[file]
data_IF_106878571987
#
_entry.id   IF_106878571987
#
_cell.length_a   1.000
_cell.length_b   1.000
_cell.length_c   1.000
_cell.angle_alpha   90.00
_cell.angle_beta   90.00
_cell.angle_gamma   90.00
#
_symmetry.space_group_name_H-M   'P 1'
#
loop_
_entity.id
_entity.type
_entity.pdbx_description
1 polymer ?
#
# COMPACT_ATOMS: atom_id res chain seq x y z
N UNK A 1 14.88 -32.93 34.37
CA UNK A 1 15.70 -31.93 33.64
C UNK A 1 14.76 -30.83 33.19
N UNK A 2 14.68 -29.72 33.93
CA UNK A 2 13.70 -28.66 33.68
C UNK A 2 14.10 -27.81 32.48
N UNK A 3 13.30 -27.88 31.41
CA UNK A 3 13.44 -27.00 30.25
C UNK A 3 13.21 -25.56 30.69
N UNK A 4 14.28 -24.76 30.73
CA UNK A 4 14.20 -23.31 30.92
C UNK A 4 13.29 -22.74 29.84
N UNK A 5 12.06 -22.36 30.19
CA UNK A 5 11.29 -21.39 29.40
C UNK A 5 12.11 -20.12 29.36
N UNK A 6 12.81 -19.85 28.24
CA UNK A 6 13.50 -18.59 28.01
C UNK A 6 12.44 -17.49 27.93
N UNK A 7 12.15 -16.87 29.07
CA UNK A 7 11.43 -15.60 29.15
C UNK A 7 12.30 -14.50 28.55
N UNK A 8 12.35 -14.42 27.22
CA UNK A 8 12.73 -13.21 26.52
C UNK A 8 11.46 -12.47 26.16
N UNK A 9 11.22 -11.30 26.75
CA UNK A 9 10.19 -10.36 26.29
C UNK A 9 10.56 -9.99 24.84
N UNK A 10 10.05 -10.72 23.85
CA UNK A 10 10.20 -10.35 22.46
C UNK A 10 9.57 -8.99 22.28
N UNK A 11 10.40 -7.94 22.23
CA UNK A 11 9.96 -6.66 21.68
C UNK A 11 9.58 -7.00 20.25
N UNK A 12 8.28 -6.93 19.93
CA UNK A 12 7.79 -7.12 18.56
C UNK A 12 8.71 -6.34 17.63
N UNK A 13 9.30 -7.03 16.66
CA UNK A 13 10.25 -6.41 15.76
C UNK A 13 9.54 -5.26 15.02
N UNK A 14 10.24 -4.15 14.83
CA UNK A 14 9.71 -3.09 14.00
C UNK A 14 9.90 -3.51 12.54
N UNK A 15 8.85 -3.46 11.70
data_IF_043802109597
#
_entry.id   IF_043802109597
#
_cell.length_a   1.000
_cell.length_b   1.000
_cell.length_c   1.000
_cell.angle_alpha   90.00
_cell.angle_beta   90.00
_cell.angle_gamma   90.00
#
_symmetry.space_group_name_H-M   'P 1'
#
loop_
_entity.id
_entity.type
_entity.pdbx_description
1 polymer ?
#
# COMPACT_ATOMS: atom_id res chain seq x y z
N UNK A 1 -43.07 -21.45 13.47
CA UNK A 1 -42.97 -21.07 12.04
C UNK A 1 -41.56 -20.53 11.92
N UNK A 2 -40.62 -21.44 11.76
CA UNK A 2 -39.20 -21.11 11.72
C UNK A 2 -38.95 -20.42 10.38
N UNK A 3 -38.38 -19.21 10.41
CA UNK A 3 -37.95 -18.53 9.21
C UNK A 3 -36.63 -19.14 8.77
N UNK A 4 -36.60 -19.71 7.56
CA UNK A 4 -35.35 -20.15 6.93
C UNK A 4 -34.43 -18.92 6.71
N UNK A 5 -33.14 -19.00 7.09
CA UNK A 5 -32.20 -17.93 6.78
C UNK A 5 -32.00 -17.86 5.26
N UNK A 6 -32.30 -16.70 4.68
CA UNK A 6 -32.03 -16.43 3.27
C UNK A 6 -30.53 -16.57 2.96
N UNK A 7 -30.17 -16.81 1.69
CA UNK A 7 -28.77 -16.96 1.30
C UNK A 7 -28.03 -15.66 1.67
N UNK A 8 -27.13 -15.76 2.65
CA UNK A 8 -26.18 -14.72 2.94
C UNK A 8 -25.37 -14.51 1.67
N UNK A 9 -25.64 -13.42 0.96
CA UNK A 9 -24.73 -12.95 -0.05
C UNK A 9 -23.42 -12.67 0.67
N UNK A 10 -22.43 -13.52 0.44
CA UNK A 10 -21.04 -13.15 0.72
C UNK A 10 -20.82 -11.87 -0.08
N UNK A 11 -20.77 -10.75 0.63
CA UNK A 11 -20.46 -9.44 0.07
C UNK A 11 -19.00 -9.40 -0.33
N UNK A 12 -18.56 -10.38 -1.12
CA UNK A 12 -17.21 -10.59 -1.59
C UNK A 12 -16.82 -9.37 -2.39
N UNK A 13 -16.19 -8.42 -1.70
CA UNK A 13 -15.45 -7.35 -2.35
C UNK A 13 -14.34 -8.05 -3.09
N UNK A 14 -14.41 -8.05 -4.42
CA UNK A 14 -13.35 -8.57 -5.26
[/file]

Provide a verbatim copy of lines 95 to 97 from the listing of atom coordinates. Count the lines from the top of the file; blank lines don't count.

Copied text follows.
C UNK A 4 -34.43 -18.92 6.71
N UNK A 5 -33.14 -19.00 7.09
CA UNK A 5 -32.20 -17.93 6.78